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Sleep=Fat Loss?

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Sleep impacts fat loss efforts quite substantially. The average American only receives about 6-7 hours of sleep per night, with many of us getting much less than that.

If you don’t have enough sleep for your body, you are more likely to not only be low on energy (which means fewer workouts or less intense workouts= less calories burned), but you are also likely to eat more (especially simple/sugary carbohydrates, which end up creating a rollercoaster of short bursts of energy followed soon after by a crash).  This in itself tells us that sleep is very important.

However, a small study has been released in the Annals of Internal Medicine (Nedeltcheva AV, et al.  Insufficient sleep undermines dietary efforts to reduce adiposity.  Ann Intern Med. 2010; 153:435-441.) that shows a lack of sleep may affect whether you lose muscle or fat when the scale goes down.  This study found that while both groups lost 6 pounds on average, in the group that got more sleep (8 hours) the subjects lost 3 pounds of fat, while in the group with less sleep (5.5 hours), subjects only lost 1.5 pounds of fat (the rest of all weight loss was lean body mass, including- but not limited to- water, muscle, and intestinal contents).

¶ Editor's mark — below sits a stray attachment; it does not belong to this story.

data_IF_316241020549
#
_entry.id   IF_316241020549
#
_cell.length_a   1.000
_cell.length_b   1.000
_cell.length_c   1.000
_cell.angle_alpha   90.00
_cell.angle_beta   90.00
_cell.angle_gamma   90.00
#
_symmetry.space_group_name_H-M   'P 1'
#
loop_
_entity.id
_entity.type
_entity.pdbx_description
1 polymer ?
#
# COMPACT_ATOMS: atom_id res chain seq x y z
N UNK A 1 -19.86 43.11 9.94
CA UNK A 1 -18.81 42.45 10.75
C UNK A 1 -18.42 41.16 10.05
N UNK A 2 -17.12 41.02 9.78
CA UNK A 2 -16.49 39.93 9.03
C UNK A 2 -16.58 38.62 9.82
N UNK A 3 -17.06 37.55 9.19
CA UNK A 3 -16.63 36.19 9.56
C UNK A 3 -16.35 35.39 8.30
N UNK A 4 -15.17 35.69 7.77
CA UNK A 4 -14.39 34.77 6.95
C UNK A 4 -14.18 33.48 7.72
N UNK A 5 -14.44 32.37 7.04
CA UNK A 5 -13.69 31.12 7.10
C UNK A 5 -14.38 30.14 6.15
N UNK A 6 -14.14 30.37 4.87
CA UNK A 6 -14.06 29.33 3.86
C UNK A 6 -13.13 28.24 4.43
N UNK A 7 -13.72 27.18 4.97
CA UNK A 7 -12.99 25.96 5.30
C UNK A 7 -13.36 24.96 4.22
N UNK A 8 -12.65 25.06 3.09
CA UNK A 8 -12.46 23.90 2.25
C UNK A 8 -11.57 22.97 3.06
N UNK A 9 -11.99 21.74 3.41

If you’d like to know more about this study, my partners at Prograde Nutrition released a wonderful article outlining which hormones may be causing this fat-vs.-muscle loss.  You can read it here.

The best amount of sleep is the length of time it takes for you to feel fully rested, able to wake up on your own, and allows you to pursue your days with energy.  For many of us, that’s approximately 8 hours per night, with at least 1-2 hours of sleep accomplished before midnight.  So make sure you’re getting plenty of sleep each night in order to get the best results!

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